Inspired by my daughter, daiskmeliadorn, I decided to set myself some goals. My first goal was to reach 60 kg body mass. It took longer than I originally planned, but I got there. My second goal was (is) to complete a half marathon – in any time – by the end of 2021. So I was perhaps being somewhat ambitious when I signed up for the Sydney Half Marathon to run on 18 May 2019. This was my result – definitely not the result I hoped for:
That is, a DNS (Did Not Start). Two weeks before the race I strained a hip muscle and it was too sore to run at all on 18 May, let alone run 21.1 km. My first response was to think it was silly to set such a goal. Surely I was too old and decaying to have any chance of reaching a goal like this. Indeed, would I only do myself unnecessary damage if a set a goal beyond my physical capacity? Not to mention the psychological damage of failing to reach a goal.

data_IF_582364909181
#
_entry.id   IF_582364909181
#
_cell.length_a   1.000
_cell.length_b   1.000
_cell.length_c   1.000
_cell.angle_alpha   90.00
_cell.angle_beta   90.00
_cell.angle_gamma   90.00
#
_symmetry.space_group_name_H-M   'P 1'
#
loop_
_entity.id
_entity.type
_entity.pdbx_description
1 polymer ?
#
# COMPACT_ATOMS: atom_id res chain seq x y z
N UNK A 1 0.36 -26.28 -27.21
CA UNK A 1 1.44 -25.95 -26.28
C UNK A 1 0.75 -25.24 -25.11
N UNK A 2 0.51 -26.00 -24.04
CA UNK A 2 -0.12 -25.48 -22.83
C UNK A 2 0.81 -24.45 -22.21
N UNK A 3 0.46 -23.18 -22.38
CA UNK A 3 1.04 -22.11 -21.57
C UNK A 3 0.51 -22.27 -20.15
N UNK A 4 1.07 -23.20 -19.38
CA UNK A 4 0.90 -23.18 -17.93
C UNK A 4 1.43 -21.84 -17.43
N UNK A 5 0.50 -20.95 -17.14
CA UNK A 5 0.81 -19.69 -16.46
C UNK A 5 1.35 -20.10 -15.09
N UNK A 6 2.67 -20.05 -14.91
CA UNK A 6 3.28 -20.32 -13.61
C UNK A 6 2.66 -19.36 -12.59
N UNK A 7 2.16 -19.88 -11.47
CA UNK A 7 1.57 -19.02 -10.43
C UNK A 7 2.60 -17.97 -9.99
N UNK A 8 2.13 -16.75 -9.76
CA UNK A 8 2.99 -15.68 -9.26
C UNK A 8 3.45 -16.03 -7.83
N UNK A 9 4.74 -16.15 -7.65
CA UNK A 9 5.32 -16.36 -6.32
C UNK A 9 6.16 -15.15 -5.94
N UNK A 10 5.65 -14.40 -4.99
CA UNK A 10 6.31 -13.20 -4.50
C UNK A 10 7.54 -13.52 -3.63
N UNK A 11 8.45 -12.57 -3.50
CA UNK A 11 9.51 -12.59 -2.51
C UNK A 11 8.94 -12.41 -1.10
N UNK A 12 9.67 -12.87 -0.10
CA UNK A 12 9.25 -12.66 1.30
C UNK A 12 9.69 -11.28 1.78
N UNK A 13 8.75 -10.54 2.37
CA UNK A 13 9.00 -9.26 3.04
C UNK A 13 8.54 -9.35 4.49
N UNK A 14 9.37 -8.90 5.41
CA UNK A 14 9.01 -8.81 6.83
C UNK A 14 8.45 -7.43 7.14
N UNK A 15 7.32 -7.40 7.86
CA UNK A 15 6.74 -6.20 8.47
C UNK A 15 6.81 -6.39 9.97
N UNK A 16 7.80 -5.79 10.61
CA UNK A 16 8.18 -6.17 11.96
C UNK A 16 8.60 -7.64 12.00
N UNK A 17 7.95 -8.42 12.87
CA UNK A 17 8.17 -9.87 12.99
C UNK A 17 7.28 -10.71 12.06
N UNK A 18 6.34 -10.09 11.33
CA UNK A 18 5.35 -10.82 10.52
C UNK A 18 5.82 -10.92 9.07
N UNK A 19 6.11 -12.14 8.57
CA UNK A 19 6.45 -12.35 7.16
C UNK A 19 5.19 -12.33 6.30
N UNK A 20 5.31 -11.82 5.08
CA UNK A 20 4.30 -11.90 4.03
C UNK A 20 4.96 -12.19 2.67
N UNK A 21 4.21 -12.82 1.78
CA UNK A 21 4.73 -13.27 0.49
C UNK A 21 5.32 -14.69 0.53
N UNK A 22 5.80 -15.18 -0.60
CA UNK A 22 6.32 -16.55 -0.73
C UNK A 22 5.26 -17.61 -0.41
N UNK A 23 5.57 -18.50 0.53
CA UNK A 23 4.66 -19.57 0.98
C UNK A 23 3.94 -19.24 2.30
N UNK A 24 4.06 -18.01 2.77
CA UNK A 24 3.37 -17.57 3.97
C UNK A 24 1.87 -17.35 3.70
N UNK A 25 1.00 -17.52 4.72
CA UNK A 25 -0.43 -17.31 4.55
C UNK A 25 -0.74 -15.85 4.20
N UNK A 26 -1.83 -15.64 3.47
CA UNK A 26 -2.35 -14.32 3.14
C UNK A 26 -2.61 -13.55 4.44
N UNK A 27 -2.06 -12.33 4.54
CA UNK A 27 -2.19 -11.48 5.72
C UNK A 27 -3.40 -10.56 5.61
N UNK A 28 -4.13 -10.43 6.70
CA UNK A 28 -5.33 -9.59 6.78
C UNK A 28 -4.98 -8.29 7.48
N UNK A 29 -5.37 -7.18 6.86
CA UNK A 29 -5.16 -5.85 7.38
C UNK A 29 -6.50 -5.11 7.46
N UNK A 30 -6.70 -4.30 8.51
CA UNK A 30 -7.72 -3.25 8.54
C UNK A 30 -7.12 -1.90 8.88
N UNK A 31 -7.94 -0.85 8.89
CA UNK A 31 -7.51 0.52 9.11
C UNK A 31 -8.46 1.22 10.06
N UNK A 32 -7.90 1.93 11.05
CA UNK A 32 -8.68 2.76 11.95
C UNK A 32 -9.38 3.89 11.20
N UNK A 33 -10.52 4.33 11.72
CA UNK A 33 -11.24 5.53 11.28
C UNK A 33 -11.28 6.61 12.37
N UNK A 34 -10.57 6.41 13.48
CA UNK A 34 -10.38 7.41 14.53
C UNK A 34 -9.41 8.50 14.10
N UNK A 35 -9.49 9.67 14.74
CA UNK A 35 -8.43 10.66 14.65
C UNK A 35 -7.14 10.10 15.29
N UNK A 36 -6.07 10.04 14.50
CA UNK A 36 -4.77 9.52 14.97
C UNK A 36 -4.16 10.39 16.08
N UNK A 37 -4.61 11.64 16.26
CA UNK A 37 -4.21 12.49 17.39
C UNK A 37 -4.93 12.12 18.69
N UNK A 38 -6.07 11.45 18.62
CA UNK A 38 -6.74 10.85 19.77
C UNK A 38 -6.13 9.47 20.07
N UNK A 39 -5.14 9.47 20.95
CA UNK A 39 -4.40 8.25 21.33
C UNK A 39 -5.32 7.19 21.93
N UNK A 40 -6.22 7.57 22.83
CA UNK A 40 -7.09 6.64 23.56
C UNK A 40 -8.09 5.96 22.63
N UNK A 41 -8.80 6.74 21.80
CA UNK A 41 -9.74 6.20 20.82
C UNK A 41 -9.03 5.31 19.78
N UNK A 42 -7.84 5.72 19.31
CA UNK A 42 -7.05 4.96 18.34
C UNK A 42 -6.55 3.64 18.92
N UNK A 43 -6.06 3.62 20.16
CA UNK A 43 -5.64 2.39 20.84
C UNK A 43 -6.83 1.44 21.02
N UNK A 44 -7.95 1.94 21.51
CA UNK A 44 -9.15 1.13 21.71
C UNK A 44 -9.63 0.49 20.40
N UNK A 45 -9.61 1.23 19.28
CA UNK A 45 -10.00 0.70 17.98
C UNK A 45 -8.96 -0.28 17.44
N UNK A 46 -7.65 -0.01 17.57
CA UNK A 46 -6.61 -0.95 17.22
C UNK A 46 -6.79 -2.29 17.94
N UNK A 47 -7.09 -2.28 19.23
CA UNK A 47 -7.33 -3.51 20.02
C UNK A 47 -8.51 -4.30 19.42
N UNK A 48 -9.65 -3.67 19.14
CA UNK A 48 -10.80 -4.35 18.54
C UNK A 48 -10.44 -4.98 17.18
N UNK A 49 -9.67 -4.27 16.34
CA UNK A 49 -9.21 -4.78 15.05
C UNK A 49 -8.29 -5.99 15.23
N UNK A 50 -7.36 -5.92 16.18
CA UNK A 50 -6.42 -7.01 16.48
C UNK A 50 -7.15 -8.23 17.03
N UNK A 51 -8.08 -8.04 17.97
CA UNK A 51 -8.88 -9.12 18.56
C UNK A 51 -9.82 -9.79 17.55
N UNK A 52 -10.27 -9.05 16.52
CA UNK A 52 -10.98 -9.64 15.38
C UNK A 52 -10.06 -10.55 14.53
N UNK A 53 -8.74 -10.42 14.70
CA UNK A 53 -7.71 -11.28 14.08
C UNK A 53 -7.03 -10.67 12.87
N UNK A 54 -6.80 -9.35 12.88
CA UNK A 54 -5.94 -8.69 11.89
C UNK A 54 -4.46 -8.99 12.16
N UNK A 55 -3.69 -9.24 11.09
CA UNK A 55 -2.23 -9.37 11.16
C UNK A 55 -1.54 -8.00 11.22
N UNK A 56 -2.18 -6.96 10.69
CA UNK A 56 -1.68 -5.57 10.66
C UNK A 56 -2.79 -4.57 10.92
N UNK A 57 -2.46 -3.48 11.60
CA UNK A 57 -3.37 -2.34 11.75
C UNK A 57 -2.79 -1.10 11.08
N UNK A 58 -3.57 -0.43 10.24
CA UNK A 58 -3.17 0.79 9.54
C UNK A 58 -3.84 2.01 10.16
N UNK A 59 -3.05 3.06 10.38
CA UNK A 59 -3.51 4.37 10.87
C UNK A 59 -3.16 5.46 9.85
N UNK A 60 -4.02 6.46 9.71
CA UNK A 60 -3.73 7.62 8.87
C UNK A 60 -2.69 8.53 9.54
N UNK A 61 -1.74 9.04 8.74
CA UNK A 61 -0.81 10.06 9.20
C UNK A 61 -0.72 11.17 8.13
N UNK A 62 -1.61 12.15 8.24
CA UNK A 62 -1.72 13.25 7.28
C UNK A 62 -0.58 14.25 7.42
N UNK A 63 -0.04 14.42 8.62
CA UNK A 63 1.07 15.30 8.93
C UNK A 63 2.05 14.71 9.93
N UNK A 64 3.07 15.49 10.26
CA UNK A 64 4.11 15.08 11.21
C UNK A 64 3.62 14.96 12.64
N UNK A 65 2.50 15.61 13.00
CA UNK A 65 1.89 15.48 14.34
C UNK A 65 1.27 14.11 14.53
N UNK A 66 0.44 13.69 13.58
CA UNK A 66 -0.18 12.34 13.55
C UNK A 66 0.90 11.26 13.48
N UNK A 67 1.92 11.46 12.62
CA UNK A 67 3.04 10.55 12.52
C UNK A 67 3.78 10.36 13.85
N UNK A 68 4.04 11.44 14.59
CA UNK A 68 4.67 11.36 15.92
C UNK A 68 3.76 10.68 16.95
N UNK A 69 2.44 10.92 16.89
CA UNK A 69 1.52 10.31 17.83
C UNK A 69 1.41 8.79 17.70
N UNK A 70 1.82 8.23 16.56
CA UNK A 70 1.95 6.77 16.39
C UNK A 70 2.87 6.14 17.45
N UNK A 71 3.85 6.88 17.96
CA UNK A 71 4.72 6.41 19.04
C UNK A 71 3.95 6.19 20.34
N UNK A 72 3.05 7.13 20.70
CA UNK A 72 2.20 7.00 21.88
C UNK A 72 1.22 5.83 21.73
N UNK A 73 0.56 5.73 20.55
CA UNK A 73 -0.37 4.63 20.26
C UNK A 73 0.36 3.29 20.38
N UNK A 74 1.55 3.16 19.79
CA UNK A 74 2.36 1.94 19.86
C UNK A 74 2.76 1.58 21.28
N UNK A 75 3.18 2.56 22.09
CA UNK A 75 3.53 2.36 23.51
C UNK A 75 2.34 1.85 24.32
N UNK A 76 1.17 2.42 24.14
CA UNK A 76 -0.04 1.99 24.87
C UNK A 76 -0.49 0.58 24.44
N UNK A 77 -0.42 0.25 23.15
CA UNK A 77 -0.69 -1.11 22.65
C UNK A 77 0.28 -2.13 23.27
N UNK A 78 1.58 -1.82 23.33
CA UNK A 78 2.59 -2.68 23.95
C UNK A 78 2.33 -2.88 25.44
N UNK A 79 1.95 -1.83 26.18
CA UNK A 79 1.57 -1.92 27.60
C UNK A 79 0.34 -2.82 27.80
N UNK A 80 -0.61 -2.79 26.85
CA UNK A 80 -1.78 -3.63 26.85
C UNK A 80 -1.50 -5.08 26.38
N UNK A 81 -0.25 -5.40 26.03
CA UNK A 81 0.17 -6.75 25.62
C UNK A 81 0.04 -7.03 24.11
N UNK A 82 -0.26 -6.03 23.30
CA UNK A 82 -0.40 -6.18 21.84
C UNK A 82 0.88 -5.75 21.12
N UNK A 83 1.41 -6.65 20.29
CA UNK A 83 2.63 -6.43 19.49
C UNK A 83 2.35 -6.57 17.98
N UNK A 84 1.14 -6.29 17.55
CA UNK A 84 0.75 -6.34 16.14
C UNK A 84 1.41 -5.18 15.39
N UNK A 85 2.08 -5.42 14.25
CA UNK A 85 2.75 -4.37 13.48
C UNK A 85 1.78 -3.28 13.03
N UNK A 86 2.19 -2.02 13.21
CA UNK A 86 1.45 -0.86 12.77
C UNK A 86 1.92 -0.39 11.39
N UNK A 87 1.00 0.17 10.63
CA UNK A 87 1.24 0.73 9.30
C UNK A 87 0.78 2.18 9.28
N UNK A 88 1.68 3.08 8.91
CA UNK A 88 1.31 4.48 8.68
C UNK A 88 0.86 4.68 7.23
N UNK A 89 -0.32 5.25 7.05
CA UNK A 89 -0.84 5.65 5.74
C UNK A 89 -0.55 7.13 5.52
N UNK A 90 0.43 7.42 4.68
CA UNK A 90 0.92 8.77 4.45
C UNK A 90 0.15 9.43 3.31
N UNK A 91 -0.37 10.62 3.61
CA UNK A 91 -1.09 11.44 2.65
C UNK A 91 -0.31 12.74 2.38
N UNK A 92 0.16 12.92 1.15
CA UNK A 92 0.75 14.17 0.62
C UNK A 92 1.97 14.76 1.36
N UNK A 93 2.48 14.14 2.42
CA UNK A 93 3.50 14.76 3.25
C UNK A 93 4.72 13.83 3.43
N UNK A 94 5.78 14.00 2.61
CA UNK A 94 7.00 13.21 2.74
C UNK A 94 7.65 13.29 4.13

This morning I read a post by one of my daughter’s friends, Raymond about how he had returned to track training after 10 months off. The day of his planned return to the track he was having second thoughts, and started making excuses for himself. But despite that reluctance he did his track workout – and felt elated afterwards! I remember that feeling!! I am also encouraged by my daughter’s persistence and commitment. She did run a half marathon (in New York) around the same time I should have been running the Sydney Half. Her time was great, although wasn’t quite as fast as she would have liked, but she didn’t dwell on that, and focused instead on the positives. So I’m inspired by daiskmeliadorn, Raymond, and ‘real’ runners like Leah O’Connor, I’m going to stick to my goal and I’m even publicly stating it. Of course, I might be dead by the end of 2021, or be too demented to remember that I had a goal. But right now I’m moving forward with a more positive frame of mind.